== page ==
On June 13, 2013, the Supreme Court of Canada heard from 14 interveners as it considers a landmark case on the laws surrounding prostitution. It is notable then, that in Attorney General of Canada, et al. v. Terri Jean Bedford, et al., many of the interveners are women's advocacy organizations that are directly opposed to the legalization of prostitution. The Women's Coalition for the Abolition of Prostitution represents seven organizations that have found that women's equality has decreased when prostitution is legalized. For example, the Native Women's Association of Canada has emphasized that "It is an issue for all women who support equality. As long as Aboriginal women and girls are bought and sold in prostitution, Aboriginal women will never have equality."
Similarly, the Government of Canada decided to appeal this case to the Supreme Court of Canada in 2012, as we view prostitution as inherently harmful to vulnerable persons, especially women and girls from First Nations communities. Prostitution victimizes and exploits women and girls and forces those who have few choices into a world of fewer choices.
There is also a critical link between prostitution and human trafficking that is too often ignored by those calling for legalization. In 2003, the Scottish Parliament commissioned the University of London to conduct a 'comprehensive analysis of outcomes of prostitution policies in other countries.' The study found that the legalization and regulation of prostitution led to a dramatic increase in the involvement of organized crime in the sex industry, in child prostitution, in the number of foreign women trafficked into the region, and a general increase in violence against women.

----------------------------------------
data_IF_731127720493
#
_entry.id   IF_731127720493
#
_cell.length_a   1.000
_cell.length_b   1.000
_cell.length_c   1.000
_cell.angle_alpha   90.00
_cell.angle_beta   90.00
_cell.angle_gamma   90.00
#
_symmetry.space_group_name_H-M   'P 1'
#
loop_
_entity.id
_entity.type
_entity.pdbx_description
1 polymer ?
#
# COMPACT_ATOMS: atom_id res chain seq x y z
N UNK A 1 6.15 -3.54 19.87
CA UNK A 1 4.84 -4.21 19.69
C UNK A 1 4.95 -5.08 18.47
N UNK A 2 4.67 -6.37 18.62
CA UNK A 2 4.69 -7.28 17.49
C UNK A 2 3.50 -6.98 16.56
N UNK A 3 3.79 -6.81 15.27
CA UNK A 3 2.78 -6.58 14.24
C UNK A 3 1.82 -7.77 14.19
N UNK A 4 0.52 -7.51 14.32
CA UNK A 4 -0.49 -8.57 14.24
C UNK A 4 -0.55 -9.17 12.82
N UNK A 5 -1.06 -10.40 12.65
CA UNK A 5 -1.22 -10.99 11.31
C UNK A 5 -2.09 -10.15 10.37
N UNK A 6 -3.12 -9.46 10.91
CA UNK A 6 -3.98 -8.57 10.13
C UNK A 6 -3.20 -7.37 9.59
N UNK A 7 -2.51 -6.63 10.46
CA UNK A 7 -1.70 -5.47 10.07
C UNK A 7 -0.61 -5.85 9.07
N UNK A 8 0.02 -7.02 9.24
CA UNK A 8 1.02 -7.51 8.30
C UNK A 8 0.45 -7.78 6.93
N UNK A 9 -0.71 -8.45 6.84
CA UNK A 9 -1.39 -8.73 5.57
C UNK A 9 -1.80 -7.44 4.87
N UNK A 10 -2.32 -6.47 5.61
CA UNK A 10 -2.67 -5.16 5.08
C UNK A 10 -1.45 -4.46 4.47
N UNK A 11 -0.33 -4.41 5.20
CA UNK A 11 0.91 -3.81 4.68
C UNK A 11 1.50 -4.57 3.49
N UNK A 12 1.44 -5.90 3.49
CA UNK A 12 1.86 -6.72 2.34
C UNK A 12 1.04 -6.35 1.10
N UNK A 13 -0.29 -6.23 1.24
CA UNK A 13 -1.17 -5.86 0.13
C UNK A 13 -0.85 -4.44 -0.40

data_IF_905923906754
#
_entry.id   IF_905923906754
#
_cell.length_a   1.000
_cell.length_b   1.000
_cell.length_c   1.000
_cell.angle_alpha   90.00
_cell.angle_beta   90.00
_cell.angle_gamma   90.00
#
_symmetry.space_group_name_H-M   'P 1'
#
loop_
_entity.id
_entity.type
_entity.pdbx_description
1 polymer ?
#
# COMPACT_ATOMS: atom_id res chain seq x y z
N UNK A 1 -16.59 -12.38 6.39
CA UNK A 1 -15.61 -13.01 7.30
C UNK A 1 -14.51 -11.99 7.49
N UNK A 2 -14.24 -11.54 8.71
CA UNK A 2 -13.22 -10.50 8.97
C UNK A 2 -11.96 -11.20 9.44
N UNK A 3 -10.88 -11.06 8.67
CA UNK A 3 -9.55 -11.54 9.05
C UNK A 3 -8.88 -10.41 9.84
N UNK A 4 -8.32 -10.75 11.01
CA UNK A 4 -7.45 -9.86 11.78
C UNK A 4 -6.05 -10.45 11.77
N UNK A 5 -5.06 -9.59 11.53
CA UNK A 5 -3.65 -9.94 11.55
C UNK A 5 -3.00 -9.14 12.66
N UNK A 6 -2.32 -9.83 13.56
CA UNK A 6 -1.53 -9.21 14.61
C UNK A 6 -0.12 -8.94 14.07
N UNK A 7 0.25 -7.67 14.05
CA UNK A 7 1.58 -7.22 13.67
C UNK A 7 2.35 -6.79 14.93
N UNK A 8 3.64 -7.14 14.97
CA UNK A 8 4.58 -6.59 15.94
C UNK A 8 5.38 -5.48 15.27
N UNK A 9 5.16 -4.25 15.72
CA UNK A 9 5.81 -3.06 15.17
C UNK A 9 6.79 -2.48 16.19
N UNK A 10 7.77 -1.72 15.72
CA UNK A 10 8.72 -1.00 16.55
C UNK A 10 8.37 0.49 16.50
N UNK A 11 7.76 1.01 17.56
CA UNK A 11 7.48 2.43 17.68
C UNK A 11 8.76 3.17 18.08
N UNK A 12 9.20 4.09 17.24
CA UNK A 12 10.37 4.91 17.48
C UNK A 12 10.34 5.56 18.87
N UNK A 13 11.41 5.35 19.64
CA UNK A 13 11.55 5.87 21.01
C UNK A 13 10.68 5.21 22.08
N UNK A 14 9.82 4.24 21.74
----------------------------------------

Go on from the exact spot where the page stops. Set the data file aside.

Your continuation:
In Canada, studies by the RCMP, House of Commons Status of Women Committee, UBC Professor Benjamin Perrin, and the Criminal Intelligence Service Canada (CISC) have shown that Canadian born women and youth are vulnerable to sex slavery. In particular, the 2008 CISC study found that organized crime syndicates in Canada recruit Canadian born women between the ages of 12-25 years to traffic inter- and intra-provincially for the purposes of forced prostitution. The 2010 RCMP study, Hidden Abuse-Hidden Crime, revealed a number of groups of youth in Canada to be vulnerable to sex trafficking, especially youth from First Nations communities.
As such, I am unapologetically for the abolition of prostitution, a system that dehumanizes and degrades humans and reduces them to a commodity to be bought and sold. This is the reality we face in Canada and the motivation for the Canadian government's efforts to combat sexual exploitation and sex trafficking.
The case being made by Bedford et al. is not about making the streets safer for prostitutes or securing equality for women. It is about one thing: making pimps and human traffickers richer. True equality for women will never come from a legal system that encourages the prostitution and sale of women and vulnerable populations. Rather, Canada should continue to criminalize the pimps, traffickers and real root of prostitution: the clients.